Just a little observation from the typist's place of business: I've noticed that email is the preferred method of communications when the initiator wants a record of the conversation, and the telephone becomes the preferred method when a record would be inconvenient. (I'm occasionally guilty of this myself.)
I emailed a colleague - at the request of my boss - to see if I could negotiate a date for him to complete and submit a report. My purpose in using email was not the passive-aggressive one described above. I was just trying to avoid an unpleasant conversation.
Sadly, my hopes were dashed when I received a phone call in reply. The call started with, "I'm not going to bargain on timing." The diva went on to say how long it was going to take to do this job (leading one to think that, far from being nearly done, as was supposed to be the case, he had barely started the project), and how he was only going to let other people see the product when it was completely polished; otherwise, he claimed, readers would "talk s**t about his work" - unfairly, he implied. When the conversation circled back to timing, he told me to take it whenever it was done, no commitments on his part, or he wasn't going to bother to finish it at all. I ended the communication quickly, lest I say something I would later regret.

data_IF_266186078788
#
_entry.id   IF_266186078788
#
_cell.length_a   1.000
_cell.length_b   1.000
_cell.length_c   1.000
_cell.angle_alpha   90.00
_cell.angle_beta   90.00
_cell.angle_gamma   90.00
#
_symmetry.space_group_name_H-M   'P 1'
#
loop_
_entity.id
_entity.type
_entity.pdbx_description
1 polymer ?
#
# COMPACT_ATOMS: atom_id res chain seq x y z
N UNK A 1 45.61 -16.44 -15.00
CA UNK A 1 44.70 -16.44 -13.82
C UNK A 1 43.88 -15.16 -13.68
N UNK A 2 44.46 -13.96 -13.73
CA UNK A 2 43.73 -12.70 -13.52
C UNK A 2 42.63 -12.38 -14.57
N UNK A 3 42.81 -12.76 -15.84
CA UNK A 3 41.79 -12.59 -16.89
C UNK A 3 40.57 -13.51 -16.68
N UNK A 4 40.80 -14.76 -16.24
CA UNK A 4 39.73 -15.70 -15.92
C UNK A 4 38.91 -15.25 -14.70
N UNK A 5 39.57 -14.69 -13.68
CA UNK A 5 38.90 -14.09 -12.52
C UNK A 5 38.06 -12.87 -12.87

I'll have to say I wasn't really surprised to hear that his next order of business was to leave two lengthy phonemail messages with my boss, complaining about me, how I impugned his reputation and treated him poorly, blah blah blah.
Divas gotta sing, I guess.